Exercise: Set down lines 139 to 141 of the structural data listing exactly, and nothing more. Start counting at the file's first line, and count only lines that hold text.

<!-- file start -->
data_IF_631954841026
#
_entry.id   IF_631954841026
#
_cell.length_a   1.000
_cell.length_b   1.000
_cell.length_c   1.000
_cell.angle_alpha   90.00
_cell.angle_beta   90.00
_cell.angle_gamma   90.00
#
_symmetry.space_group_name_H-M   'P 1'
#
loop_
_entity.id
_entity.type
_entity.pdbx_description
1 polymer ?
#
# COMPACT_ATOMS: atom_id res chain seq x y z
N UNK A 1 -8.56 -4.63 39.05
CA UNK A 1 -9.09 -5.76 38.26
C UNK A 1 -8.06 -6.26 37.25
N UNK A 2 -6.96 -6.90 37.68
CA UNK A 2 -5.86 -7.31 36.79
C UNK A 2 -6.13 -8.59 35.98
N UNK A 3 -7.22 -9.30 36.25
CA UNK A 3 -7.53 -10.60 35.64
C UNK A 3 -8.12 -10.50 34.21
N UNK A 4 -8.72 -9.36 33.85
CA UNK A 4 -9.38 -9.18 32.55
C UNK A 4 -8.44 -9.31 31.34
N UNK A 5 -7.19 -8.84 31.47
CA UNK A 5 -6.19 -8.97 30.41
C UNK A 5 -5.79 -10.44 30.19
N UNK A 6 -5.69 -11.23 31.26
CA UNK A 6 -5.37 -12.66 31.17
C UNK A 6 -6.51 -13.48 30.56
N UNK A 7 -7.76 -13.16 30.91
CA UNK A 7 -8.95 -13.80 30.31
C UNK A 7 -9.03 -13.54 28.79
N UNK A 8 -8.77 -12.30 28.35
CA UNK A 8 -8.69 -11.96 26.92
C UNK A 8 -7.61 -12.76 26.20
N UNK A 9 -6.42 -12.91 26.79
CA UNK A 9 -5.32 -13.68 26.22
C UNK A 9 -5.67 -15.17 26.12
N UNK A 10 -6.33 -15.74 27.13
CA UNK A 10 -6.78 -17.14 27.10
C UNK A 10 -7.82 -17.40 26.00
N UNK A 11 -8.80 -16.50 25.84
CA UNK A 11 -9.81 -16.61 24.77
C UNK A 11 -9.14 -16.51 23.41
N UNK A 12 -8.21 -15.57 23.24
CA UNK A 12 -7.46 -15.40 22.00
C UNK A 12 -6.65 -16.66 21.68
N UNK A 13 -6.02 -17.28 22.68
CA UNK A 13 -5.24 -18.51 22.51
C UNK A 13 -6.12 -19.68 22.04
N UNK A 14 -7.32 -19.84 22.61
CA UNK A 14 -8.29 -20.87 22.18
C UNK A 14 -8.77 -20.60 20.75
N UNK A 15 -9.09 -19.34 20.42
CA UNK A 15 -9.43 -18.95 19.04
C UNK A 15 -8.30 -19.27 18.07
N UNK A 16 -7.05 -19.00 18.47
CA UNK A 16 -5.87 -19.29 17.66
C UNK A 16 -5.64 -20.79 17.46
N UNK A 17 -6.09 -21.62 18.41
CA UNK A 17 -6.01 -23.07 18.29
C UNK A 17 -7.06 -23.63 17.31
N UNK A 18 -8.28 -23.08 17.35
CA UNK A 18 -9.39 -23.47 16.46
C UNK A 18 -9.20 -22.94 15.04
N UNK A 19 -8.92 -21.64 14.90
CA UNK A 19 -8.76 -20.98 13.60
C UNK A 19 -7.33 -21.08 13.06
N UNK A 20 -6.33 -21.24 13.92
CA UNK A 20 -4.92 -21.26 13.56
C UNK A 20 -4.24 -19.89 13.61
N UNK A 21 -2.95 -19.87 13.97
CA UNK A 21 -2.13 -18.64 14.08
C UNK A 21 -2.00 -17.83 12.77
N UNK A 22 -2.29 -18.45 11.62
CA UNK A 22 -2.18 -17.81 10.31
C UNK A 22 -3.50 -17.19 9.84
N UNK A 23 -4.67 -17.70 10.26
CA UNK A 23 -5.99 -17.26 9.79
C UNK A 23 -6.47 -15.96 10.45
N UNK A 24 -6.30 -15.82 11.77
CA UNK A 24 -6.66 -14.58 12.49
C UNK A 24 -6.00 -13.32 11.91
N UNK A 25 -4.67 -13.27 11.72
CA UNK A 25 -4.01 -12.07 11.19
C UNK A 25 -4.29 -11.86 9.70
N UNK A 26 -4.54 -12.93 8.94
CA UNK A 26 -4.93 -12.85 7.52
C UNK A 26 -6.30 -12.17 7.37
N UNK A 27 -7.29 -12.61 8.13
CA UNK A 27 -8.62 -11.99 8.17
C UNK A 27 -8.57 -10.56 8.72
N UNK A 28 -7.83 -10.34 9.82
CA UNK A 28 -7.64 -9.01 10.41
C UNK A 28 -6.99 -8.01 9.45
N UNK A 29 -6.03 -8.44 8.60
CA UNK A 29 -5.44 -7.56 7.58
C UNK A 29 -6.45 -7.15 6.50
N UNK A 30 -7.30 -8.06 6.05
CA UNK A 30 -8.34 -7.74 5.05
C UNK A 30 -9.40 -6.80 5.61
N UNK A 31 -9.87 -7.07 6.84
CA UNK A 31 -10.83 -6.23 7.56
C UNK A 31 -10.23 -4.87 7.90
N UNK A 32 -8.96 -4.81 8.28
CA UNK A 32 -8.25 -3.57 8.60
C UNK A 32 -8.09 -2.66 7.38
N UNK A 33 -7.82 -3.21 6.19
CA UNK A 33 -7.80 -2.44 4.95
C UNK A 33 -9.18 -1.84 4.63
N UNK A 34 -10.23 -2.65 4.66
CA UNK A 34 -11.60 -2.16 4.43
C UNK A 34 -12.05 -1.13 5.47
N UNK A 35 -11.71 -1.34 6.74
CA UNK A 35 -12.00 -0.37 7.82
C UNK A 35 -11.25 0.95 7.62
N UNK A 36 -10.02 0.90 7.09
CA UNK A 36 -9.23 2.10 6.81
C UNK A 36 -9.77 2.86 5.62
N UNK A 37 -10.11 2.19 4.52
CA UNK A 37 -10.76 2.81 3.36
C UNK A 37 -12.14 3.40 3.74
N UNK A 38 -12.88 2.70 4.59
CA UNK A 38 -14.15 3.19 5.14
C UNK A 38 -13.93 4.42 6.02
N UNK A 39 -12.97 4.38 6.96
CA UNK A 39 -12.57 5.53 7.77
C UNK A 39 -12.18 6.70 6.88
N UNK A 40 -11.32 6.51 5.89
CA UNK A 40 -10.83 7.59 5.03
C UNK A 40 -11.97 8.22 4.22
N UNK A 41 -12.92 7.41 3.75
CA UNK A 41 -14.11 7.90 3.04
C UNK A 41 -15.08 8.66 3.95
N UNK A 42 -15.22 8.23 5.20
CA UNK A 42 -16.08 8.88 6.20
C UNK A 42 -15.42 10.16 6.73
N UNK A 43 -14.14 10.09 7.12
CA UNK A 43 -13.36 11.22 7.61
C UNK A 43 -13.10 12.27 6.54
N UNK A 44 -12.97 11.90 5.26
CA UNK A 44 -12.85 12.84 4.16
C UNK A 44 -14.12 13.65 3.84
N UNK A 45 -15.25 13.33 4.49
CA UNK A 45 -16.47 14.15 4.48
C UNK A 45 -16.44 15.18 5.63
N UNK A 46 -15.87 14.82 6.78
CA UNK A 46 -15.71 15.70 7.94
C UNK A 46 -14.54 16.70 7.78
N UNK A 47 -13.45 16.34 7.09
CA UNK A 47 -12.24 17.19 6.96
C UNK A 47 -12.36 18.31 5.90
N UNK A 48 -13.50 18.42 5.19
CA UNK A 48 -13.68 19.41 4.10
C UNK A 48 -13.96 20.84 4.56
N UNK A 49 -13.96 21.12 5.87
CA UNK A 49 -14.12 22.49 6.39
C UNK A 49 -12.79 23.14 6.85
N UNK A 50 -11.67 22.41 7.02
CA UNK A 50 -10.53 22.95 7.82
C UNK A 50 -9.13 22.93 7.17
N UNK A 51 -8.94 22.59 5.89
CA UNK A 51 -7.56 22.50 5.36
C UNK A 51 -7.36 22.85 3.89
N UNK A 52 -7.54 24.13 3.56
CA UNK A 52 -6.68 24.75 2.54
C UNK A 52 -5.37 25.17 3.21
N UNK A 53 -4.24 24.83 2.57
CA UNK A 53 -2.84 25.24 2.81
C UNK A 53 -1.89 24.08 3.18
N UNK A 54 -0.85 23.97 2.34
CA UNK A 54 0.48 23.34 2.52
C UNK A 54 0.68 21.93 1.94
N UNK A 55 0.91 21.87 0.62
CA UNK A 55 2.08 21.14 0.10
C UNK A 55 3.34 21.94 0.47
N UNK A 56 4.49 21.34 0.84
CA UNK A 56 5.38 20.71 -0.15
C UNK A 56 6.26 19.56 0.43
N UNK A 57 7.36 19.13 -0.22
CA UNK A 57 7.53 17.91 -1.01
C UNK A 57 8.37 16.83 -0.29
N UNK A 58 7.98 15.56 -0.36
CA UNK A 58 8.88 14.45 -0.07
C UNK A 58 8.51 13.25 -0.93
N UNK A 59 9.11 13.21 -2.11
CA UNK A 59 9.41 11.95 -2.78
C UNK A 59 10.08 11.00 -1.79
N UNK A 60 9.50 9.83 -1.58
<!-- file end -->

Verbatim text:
CA UNK A 40 -10.83 7.59 5.03
C UNK A 40 -11.97 8.22 4.22
N UNK A 41 -12.92 7.41 3.75